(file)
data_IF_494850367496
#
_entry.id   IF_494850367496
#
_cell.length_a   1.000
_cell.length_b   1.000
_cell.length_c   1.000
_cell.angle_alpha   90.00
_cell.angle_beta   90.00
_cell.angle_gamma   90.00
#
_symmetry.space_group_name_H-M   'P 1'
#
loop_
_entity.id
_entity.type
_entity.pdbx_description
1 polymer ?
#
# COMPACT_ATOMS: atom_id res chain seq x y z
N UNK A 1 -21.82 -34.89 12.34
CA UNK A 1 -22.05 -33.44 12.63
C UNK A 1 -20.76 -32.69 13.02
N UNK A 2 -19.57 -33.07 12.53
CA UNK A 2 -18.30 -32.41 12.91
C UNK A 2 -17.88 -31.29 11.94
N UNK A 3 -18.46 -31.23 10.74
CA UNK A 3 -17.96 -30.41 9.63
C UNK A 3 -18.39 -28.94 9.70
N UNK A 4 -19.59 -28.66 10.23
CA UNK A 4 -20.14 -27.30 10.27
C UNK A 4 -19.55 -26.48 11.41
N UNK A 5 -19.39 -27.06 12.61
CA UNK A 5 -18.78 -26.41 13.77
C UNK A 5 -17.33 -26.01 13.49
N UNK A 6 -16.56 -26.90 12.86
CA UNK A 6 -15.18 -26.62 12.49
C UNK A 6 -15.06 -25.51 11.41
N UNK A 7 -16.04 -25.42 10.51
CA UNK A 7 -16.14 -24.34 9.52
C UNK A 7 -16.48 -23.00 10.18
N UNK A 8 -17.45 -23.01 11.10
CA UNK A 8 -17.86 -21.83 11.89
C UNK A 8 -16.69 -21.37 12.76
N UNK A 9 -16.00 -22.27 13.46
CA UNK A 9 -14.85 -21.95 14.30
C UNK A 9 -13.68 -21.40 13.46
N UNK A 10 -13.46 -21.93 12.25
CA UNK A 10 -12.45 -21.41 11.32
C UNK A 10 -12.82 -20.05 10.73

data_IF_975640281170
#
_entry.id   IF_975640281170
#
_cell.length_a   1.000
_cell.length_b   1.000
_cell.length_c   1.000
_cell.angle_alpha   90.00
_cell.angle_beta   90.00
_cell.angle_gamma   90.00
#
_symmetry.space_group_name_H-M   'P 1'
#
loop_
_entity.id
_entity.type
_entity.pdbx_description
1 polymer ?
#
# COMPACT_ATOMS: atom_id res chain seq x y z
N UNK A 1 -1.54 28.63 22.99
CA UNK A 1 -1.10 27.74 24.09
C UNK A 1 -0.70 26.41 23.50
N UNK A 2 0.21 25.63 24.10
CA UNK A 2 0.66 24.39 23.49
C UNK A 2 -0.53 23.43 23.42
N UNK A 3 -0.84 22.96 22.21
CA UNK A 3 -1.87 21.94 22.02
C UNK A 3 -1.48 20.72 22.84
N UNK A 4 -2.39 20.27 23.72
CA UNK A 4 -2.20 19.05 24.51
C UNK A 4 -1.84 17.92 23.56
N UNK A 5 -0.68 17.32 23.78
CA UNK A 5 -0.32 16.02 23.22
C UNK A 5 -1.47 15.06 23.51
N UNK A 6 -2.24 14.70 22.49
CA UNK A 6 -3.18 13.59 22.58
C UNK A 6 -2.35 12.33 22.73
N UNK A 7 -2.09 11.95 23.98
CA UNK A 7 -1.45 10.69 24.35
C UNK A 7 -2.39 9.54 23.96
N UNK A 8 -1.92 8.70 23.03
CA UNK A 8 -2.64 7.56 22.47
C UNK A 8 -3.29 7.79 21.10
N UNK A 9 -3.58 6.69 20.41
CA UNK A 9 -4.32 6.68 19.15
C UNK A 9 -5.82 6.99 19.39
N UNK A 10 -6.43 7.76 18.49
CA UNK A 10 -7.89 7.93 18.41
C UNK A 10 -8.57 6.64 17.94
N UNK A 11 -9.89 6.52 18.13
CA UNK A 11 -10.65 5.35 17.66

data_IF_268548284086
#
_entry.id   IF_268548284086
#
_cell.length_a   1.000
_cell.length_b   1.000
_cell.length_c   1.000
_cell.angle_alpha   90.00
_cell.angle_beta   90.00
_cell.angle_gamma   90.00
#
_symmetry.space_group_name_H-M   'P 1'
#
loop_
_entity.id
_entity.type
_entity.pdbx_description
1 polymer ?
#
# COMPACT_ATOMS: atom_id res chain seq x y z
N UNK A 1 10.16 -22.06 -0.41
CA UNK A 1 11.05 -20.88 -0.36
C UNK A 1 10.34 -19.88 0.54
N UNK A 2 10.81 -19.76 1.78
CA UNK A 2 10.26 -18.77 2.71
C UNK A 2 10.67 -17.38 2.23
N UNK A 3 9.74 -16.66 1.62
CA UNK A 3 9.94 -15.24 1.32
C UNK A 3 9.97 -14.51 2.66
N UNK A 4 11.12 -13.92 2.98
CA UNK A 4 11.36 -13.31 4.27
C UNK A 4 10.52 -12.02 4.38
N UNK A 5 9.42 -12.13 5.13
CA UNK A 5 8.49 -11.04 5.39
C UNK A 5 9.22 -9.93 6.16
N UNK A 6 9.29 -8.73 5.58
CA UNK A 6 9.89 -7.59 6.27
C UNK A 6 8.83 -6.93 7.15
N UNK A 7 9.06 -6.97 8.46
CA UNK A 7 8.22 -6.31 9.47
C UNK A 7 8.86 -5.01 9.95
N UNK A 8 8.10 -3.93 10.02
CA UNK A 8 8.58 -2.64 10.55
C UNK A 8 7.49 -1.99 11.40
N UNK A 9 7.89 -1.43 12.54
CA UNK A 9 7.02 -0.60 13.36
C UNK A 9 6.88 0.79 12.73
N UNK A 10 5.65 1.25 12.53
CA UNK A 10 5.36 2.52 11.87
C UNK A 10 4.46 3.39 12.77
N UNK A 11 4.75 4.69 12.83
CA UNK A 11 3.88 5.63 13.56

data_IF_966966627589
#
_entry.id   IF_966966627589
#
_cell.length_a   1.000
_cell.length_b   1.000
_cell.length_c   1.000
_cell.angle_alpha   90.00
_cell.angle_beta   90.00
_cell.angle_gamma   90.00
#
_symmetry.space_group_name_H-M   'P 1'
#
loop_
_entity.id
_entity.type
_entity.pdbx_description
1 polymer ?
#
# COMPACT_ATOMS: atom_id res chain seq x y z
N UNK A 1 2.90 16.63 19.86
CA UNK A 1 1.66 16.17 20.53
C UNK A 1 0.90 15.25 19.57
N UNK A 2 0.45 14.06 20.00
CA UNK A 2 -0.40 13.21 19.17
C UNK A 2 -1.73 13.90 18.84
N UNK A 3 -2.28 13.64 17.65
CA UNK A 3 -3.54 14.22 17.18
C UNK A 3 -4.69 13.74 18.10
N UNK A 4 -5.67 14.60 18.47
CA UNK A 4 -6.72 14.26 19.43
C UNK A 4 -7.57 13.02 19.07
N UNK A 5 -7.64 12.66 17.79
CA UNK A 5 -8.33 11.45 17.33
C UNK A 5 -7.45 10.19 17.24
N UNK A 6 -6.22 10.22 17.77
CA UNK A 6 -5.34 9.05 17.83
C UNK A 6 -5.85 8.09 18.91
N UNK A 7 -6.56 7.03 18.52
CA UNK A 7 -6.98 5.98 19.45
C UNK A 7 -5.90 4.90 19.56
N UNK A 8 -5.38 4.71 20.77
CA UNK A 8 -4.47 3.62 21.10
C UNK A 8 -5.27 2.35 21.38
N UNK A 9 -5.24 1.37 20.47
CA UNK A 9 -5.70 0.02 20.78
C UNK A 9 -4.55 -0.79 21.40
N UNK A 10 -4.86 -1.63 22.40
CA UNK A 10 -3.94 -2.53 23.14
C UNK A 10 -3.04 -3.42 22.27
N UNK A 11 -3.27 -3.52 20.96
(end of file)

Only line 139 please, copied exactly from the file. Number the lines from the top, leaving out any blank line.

CA UNK A 6 9.89 -7.59 6.27